I’ve lost track of how many times I’ve rewatched “The Venture Bros.” at this point, but something that has always impressed me with every rewatch is how the humor evolved with the times. When the show debuted in the early 2000s, it was a reflection of the offensive, edgelord humor of the era that contemporary voices love to pretend wasn’t the required status quo. Despite the show’s 20-year run, there are only seven seasons, meaning there was a lot of waiting between new seasons. This also gave the show plenty of time to mature, with many of the most poorly-aged bits acknowledged and repaired as the world changed along with the show. In the same way critics and audiences alike have hailed a series like “South Park” for retconning their most harmful gags, “The Venture Bros.” has been quietly doing the same canonically through its storytelling.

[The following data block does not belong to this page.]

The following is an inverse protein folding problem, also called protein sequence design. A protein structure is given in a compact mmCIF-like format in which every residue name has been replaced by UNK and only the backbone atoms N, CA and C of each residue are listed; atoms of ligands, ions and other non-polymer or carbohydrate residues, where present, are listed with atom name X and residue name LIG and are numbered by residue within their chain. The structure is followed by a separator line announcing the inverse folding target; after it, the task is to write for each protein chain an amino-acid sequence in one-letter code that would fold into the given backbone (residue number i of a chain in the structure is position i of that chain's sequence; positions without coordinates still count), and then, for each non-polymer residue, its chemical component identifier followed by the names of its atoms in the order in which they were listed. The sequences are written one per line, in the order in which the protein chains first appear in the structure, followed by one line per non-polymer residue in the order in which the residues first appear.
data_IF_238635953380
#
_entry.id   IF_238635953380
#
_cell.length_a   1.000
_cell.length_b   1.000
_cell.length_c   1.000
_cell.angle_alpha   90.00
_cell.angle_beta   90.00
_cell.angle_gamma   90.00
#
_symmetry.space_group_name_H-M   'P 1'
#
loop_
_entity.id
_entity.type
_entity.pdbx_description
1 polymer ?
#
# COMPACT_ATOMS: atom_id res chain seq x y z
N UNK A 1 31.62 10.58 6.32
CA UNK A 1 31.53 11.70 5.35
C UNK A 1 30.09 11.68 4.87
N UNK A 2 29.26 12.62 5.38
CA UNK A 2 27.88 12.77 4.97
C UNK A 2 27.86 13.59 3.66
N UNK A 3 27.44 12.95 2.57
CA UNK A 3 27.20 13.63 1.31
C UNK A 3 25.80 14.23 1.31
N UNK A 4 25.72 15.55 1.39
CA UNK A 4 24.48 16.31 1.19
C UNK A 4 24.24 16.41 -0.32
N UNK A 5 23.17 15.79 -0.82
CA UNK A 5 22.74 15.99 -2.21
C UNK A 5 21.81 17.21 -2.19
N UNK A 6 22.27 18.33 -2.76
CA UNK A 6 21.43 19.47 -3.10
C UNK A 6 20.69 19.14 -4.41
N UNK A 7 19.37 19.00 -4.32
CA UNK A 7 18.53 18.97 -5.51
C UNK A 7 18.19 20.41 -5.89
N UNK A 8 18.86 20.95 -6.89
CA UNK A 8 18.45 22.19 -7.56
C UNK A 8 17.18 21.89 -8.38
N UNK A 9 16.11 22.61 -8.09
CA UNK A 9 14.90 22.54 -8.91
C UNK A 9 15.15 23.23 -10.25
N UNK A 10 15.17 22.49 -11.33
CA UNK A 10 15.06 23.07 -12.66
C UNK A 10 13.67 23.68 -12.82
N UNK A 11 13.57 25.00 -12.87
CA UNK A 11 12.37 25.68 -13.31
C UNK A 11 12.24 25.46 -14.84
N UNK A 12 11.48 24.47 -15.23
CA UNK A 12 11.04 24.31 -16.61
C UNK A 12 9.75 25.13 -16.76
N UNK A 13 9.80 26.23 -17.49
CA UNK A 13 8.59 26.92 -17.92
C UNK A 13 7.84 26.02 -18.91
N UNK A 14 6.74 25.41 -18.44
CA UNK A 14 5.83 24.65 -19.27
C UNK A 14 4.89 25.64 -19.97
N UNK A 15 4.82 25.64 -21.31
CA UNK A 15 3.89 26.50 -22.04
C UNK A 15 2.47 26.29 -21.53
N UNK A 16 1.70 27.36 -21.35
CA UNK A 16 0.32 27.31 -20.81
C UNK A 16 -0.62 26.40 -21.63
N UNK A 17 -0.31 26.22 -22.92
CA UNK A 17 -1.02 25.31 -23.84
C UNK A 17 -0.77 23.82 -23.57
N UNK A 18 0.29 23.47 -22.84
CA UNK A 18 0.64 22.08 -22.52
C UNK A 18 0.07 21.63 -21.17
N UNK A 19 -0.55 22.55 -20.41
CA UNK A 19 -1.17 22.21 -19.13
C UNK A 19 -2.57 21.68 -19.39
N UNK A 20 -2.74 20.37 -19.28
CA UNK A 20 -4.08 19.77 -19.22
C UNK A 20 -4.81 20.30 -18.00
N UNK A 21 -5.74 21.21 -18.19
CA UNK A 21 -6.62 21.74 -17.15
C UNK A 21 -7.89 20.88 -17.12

It’s not only a testament to the brilliance of Doc Hammer and Jackson Publick, but a comforting reminder to the Gen Xers and Millennials who grew up along with the series. We too are not confined by our season 1 and 2 missteps, and if given the space to grow, can progress into something wonderful. “The Venture Bros.” had originally been renewed for an eighth season, but after the Warner Bros. Discovery merger, Adult Swim canceled the series, leaving fans devastated.
Fortunately, a savior appeared in the form of “The Venture Bros.: Radiant Is the Blood of the Baboon Heart,” a direct-to-VOD film serving as the farewell to the series and its many dangling plot threads. Pairing down a full season of animation to less than an hour and a half still feels like a complete slap in the face to all of those who have kept “The Venture Bros.” running for two decades, but fortunately, the film provides a satisfying conclusion that cements the series’ legacy as an all-time great.